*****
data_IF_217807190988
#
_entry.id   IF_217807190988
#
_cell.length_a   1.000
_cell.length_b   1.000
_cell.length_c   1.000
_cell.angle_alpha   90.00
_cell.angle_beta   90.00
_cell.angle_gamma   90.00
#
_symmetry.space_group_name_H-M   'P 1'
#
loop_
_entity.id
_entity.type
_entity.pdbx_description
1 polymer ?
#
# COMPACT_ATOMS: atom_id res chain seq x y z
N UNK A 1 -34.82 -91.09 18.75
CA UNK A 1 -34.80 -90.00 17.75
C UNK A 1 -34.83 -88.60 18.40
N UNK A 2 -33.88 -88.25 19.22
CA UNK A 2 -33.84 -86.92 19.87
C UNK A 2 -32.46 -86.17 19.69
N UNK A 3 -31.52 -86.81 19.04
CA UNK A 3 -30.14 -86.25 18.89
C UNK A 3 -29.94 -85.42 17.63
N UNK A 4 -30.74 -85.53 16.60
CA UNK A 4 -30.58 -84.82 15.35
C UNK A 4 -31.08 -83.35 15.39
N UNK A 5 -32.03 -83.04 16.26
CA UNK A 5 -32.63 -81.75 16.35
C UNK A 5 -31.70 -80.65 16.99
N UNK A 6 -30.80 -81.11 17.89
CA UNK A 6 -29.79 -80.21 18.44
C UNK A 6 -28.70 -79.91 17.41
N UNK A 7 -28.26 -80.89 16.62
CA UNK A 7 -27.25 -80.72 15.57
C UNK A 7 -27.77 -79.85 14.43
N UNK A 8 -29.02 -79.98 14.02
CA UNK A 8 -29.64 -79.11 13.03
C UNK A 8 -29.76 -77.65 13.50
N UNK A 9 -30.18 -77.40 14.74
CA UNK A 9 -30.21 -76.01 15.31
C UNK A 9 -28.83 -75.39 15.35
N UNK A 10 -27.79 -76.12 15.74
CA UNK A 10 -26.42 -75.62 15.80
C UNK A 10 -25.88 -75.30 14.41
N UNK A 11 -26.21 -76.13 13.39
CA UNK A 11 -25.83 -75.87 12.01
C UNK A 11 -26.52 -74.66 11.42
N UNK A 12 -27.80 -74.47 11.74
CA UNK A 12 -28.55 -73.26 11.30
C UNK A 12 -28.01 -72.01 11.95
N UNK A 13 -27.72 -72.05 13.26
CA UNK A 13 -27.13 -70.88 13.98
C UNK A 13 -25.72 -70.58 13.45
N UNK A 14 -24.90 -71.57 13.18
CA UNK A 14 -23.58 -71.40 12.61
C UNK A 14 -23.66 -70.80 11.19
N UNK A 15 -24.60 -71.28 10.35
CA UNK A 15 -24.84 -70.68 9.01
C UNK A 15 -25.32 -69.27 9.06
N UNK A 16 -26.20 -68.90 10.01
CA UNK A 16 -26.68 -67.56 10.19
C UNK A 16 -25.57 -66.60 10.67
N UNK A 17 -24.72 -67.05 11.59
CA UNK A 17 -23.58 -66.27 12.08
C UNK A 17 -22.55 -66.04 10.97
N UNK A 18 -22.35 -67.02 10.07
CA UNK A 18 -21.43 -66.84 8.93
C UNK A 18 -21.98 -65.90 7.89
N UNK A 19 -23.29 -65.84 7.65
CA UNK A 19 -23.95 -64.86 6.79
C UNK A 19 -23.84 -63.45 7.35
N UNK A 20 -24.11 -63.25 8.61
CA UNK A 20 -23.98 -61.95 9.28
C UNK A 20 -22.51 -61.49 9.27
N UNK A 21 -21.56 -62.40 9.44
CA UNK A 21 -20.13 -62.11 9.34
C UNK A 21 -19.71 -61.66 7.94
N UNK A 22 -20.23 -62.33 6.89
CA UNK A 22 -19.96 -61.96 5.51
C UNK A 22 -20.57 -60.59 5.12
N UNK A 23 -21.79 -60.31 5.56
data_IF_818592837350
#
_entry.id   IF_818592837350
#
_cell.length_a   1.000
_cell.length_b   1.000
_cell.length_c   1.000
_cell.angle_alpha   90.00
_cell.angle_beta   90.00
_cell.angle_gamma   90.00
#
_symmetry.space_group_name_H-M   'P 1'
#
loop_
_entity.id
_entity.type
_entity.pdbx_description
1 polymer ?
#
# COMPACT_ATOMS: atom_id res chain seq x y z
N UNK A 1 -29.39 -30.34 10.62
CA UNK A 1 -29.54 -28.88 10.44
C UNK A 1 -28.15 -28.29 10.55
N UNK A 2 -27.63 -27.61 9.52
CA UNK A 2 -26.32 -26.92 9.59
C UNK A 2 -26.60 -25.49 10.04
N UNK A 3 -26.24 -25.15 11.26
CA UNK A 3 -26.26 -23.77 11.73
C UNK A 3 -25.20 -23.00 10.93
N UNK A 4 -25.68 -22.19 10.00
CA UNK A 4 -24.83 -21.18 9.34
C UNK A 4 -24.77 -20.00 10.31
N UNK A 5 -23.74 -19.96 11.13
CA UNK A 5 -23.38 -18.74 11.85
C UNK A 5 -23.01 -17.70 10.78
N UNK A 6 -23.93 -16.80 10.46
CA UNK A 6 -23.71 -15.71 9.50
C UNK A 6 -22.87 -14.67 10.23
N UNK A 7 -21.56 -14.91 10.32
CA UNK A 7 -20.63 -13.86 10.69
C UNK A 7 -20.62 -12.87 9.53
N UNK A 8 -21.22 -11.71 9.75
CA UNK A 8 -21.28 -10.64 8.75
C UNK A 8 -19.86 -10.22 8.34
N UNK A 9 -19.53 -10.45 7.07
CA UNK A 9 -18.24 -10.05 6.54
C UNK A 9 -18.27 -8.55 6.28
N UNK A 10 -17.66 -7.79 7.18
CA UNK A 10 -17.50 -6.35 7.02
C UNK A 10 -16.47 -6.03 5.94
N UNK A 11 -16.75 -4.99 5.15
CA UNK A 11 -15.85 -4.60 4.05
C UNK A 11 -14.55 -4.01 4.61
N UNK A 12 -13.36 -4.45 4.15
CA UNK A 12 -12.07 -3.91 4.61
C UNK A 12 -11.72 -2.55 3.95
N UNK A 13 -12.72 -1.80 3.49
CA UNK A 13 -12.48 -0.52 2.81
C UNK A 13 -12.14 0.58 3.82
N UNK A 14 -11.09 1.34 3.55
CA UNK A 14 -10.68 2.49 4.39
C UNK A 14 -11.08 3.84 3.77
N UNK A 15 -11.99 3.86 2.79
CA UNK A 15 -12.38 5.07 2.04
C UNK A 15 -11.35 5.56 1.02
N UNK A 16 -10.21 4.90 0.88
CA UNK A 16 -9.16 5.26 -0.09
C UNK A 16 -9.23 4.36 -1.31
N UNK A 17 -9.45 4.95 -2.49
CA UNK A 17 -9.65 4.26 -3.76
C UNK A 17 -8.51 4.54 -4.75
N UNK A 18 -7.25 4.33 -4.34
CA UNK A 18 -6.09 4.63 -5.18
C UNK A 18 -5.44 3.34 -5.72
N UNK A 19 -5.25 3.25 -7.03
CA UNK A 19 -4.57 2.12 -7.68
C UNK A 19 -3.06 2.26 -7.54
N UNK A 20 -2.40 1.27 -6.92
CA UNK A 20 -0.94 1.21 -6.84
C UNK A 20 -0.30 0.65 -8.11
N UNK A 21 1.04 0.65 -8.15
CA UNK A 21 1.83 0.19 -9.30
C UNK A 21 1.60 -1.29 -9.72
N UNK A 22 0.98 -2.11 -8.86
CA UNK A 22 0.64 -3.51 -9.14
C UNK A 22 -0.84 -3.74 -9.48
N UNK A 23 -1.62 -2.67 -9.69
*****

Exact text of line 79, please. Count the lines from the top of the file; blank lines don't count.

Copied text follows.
CA UNK A 20 -23.98 -61.95 9.28